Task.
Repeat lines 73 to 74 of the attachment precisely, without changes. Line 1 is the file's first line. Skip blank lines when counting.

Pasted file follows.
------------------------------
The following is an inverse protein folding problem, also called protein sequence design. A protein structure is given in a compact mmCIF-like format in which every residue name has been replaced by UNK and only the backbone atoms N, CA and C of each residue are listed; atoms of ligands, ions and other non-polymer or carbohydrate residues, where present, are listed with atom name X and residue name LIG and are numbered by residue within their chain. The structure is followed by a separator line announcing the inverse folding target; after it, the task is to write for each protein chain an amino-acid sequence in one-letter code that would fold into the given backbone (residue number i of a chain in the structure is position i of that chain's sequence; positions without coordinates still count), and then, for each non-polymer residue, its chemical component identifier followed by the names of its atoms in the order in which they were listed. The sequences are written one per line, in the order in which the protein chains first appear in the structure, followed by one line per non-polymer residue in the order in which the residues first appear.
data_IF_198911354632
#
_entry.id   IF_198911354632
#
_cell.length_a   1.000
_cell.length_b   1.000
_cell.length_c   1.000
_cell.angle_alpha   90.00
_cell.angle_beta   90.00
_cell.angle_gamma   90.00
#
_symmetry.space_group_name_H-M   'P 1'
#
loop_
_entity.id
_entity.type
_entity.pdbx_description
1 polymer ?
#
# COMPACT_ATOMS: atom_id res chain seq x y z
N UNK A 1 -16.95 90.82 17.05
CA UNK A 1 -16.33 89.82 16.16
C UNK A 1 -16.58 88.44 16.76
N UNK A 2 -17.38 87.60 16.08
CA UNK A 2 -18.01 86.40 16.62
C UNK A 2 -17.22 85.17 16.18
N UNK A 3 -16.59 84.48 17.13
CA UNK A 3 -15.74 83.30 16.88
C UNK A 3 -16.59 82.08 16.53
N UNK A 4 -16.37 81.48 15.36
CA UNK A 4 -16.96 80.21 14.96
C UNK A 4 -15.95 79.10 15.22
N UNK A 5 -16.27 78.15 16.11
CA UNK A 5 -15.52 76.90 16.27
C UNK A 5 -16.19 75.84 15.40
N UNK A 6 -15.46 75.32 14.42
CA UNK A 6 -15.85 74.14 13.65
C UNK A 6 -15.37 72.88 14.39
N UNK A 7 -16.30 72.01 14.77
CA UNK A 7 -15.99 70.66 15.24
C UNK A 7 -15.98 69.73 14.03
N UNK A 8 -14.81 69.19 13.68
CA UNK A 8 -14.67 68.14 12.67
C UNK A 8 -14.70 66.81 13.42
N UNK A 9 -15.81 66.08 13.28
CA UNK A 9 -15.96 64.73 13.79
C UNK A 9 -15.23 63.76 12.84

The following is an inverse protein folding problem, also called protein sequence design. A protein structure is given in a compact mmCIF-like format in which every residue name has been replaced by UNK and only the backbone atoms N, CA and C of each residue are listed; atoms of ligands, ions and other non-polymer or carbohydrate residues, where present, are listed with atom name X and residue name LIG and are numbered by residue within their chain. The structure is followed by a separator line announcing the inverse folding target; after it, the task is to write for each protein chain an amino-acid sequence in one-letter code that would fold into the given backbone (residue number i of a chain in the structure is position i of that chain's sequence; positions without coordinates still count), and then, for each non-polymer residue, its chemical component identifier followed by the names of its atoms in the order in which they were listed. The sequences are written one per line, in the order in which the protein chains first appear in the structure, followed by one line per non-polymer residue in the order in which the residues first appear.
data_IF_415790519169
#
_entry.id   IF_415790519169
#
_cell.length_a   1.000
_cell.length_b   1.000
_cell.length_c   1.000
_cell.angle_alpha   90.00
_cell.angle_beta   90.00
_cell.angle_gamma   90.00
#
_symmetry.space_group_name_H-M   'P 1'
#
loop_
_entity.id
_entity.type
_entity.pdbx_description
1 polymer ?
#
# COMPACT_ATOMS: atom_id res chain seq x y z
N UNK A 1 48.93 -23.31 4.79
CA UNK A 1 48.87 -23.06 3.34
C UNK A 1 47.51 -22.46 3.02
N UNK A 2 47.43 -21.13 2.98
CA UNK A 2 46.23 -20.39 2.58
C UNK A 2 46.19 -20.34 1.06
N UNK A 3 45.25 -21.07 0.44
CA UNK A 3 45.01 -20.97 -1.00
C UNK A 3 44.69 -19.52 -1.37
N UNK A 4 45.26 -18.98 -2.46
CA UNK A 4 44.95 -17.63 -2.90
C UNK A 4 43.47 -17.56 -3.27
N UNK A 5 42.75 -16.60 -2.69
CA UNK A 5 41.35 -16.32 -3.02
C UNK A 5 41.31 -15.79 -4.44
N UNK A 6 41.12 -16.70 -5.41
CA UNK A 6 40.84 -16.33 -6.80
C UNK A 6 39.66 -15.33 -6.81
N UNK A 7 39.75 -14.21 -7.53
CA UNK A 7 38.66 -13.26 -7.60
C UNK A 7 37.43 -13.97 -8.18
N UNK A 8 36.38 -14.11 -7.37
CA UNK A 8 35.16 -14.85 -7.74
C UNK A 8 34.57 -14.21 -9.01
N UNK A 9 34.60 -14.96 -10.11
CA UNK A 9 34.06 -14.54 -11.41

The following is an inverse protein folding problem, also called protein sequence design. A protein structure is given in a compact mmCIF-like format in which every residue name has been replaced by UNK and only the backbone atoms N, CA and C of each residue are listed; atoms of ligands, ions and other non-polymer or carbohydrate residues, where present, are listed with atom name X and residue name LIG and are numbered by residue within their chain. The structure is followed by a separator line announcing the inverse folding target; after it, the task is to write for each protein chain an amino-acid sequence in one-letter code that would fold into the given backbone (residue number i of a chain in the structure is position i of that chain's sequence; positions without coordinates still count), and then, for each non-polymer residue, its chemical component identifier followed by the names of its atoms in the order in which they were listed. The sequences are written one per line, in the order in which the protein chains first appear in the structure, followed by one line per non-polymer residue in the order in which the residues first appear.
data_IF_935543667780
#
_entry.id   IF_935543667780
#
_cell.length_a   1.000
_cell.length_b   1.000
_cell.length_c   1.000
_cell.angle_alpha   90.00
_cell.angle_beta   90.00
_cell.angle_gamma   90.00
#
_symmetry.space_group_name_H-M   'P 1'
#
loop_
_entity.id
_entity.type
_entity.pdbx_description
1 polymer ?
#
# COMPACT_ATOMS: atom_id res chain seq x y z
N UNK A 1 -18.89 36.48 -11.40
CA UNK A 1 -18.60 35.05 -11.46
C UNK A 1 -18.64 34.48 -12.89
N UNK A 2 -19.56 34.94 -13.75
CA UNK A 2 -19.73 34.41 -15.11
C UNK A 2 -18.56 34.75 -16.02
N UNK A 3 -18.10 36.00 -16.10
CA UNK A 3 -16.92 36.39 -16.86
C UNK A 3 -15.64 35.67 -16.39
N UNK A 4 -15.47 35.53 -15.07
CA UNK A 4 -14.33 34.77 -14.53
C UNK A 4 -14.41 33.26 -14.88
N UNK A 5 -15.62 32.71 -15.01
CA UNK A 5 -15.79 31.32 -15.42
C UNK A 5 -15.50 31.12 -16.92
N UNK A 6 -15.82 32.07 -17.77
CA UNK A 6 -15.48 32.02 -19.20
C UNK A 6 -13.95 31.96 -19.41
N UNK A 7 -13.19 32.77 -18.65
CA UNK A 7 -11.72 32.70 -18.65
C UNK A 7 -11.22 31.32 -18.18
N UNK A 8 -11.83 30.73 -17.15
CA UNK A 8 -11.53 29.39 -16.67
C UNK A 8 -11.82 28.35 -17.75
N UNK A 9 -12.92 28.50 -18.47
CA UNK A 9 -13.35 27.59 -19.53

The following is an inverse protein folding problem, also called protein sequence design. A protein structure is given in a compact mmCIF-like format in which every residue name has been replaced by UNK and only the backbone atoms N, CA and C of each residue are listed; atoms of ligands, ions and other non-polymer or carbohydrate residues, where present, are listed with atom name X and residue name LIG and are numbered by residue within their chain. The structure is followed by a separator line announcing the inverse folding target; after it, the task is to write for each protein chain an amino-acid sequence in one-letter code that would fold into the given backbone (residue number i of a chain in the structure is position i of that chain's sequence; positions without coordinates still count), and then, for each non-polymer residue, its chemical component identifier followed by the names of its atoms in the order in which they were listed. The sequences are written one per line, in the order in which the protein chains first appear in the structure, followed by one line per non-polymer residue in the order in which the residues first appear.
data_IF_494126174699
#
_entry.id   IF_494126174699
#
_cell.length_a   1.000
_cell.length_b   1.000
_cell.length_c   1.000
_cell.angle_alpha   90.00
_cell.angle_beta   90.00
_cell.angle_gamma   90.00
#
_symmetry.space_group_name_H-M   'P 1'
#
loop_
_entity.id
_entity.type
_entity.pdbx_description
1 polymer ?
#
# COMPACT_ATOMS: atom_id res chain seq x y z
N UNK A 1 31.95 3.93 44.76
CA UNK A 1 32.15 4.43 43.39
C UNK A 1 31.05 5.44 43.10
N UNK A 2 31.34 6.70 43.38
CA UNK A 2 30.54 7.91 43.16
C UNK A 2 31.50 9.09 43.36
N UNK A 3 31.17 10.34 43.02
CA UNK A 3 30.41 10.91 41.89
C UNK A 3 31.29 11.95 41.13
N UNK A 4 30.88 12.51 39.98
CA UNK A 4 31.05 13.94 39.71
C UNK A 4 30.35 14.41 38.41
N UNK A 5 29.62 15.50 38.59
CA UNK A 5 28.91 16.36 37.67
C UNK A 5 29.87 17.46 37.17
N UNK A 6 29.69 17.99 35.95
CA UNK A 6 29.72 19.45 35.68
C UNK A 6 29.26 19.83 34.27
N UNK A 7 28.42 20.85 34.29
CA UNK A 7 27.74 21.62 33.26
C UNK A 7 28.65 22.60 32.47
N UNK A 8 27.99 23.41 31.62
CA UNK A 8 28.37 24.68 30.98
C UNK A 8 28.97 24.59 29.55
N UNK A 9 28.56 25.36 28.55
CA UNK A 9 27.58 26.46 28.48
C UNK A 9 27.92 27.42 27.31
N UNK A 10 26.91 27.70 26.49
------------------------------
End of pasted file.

N UNK A 2 47.43 -21.13 2.98
CA UNK A 2 46.23 -20.39 2.58